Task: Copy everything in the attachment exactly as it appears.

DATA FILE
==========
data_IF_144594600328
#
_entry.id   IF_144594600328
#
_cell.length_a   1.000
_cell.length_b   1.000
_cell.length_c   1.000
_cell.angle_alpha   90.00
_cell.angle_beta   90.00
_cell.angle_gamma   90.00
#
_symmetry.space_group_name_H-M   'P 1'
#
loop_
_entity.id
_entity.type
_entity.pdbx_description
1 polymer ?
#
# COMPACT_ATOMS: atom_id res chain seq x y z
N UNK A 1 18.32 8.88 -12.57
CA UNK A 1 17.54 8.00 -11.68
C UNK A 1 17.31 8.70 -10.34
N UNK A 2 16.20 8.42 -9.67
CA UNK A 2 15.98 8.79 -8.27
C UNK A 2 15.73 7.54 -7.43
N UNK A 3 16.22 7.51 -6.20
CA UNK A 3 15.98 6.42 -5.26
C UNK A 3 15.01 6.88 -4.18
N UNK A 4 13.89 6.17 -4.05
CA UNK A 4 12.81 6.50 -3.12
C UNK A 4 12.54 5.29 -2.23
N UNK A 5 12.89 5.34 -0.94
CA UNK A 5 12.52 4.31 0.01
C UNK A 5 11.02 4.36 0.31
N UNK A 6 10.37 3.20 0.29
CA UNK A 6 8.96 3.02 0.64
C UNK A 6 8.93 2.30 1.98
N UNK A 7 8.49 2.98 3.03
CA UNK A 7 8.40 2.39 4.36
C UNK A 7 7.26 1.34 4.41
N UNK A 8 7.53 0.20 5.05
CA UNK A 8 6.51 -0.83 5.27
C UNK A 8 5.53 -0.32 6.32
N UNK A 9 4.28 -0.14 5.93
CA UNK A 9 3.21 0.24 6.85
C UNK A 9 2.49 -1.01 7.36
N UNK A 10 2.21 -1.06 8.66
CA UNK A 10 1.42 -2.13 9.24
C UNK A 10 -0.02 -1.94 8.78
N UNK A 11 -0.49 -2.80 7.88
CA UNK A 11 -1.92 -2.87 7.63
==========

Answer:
data_IF_144594600328
#
_entry.id   IF_144594600328
#
_cell.length_a   1.000
_cell.length_b   1.000
_cell.length_c   1.000
_cell.angle_alpha   90.00
_cell.angle_beta   90.00
_cell.angle_gamma   90.00
#
_symmetry.space_group_name_H-M   'P 1'
#
loop_
_entity.id
_entity.type
_entity.pdbx_description
1 polymer ?
#
# COMPACT_ATOMS: atom_id res chain seq x y z
N UNK A 1 18.32 8.88 -12.57
CA UNK A 1 17.54 8.00 -11.68
C UNK A 1 17.31 8.70 -10.34
N UNK A 2 16.20 8.42 -9.67
CA UNK A 2 15.98 8.79 -8.27
C UNK A 2 15.73 7.54 -7.43
N UNK A 3 16.22 7.51 -6.20
CA UNK A 3 15.98 6.42 -5.26
C UNK A 3 15.01 6.88 -4.18
N UNK A 4 13.89 6.17 -4.05
CA UNK A 4 12.81 6.50 -3.12
C UNK A 4 12.54 5.29 -2.23
N UNK A 5 12.89 5.34 -0.94
CA UNK A 5 12.52 4.31 0.01
C UNK A 5 11.02 4.36 0.31
N UNK A 6 10.37 3.20 0.29
CA UNK A 6 8.96 3.02 0.64
C UNK A 6 8.93 2.30 1.98
N UNK A 7 8.49 2.98 3.03
CA UNK A 7 8.40 2.39 4.36
C UNK A 7 7.26 1.34 4.41
N UNK A 8 7.53 0.20 5.05
CA UNK A 8 6.51 -0.83 5.27
C UNK A 8 5.53 -0.32 6.32
N UNK A 9 4.28 -0.14 5.93
CA UNK A 9 3.21 0.24 6.85
C UNK A 9 2.49 -1.01 7.36
N UNK A 10 2.21 -1.06 8.66
CA UNK A 10 1.42 -2.13 9.24
C UNK A 10 -0.02 -1.94 8.78
N UNK A 11 -0.49 -2.80 7.88
CA UNK A 11 -1.92 -2.87 7.63